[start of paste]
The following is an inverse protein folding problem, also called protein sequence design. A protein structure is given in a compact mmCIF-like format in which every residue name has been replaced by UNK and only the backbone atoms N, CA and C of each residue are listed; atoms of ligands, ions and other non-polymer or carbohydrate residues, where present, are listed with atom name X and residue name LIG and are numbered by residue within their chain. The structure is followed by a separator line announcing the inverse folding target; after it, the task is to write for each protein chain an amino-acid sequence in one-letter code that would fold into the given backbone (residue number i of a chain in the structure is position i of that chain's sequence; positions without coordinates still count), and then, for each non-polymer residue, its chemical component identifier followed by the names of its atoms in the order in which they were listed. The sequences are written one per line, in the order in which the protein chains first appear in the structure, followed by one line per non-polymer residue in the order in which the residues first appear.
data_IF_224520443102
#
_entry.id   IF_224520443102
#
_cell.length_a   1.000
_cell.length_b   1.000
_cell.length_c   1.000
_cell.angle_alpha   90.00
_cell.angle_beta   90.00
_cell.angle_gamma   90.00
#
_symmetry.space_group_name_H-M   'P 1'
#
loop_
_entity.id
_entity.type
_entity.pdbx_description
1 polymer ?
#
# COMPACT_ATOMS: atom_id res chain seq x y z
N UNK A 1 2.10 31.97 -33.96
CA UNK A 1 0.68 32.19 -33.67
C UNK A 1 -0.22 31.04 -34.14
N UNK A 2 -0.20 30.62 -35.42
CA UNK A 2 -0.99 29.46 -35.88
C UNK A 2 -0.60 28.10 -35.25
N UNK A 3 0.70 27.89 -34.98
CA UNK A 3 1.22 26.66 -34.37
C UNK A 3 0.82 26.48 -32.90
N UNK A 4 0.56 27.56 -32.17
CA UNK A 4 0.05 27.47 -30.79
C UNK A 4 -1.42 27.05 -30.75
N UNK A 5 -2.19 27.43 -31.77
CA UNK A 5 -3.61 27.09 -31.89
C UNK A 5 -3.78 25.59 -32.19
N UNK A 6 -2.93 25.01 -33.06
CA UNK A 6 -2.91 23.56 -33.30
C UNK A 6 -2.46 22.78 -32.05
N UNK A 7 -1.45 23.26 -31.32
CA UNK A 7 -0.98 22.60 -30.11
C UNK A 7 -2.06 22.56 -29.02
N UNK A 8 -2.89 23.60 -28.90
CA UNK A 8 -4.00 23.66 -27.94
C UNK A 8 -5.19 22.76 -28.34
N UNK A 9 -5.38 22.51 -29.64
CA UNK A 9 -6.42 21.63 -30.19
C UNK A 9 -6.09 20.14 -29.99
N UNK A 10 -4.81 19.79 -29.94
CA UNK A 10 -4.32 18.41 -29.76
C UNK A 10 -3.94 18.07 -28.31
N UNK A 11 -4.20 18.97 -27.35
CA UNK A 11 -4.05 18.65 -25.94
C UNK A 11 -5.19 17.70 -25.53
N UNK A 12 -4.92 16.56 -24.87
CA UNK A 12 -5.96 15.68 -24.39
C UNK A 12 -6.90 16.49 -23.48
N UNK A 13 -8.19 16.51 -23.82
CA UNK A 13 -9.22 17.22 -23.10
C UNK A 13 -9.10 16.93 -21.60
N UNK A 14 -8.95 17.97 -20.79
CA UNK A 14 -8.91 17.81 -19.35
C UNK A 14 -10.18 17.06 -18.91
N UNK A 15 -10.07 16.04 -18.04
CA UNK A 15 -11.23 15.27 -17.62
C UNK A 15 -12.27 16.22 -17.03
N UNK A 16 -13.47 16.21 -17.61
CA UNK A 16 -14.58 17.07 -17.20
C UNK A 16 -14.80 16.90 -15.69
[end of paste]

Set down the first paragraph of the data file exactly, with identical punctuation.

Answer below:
The following is an inverse protein folding problem, also called protein sequence design. A protein structure is given in a compact mmCIF-like format in which every residue name has been replaced by UNK and only the backbone atoms N, CA and C of each residue are listed; atoms of ligands, ions and other non-polymer or carbohydrate residues, where present, are listed with atom name X and residue name LIG and are numbered by residue within their chain. The structure is followed by a separator line announcing the inverse folding target; after it, the task is to write for each protein chain an amino-acid sequence in one-letter code that would fold into the given backbone (residue number i of a chain in the structure is position i of that chain's sequence; positions without coordinates still count), and then, for each non-polymer residue, its chemical component identifier followed by the names of its atoms in the order in which they were listed. The sequences are written one per line, in the order in which the protein chains first appear in the structure, followed by one line per non-polymer residue in the order in which the residues first appear.